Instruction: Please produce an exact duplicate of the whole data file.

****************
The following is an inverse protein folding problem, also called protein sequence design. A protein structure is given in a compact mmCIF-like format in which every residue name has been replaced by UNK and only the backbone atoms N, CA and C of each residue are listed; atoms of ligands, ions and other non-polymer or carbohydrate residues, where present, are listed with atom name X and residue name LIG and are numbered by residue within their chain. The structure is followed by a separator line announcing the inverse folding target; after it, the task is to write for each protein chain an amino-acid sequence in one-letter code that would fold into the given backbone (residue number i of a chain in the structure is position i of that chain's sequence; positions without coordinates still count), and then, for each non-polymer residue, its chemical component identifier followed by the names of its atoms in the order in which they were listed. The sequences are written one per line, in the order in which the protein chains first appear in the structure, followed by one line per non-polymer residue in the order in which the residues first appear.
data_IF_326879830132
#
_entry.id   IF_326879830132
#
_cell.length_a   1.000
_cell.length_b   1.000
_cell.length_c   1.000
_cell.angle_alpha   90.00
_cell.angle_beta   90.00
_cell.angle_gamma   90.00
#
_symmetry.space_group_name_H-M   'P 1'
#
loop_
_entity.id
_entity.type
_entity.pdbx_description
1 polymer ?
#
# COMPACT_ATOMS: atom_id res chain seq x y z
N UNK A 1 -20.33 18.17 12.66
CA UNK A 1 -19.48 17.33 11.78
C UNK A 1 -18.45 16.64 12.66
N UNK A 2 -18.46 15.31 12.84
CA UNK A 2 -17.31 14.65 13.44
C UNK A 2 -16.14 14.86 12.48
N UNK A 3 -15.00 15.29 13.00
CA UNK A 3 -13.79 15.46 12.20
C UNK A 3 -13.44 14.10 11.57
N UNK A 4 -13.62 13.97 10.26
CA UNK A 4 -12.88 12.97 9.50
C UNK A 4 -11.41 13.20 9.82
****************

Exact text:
The following is an inverse protein folding problem, also called protein sequence design. A protein structure is given in a compact mmCIF-like format in which every residue name has been replaced by UNK and only the backbone atoms N, CA and C of each residue are listed; atoms of ligands, ions and other non-polymer or carbohydrate residues, where present, are listed with atom name X and residue name LIG and are numbered by residue within their chain. The structure is followed by a separator line announcing the inverse folding target; after it, the task is to write for each protein chain an amino-acid sequence in one-letter code that would fold into the given backbone (residue number i of a chain in the structure is position i of that chain's sequence; positions without coordinates still count), and then, for each non-polymer residue, its chemical component identifier followed by the names of its atoms in the order in which they were listed. The sequences are written one per line, in the order in which the protein chains first appear in the structure, followed by one line per non-polymer residue in the order in which the residues first appear.
data_IF_326879830132
#
_entry.id   IF_326879830132
#
_cell.length_a   1.000
_cell.length_b   1.000
_cell.length_c   1.000
_cell.angle_alpha   90.00
_cell.angle_beta   90.00
_cell.angle_gamma   90.00
#
_symmetry.space_group_name_H-M   'P 1'
#
loop_
_entity.id
_entity.type
_entity.pdbx_description
1 polymer ?
#
# COMPACT_ATOMS: atom_id res chain seq x y z
N UNK A 1 -20.33 18.17 12.66
CA UNK A 1 -19.48 17.33 11.78
C UNK A 1 -18.45 16.64 12.66
N UNK A 2 -18.46 15.31 12.84
CA UNK A 2 -17.31 14.65 13.44
C UNK A 2 -16.14 14.86 12.48
N UNK A 3 -15.00 15.29 13.00
CA UNK A 3 -13.79 15.46 12.20
C UNK A 3 -13.44 14.10 11.57
N UNK A 4 -13.62 13.97 10.26
CA UNK A 4 -12.88 12.97 9.50
C UNK A 4 -11.41 13.20 9.82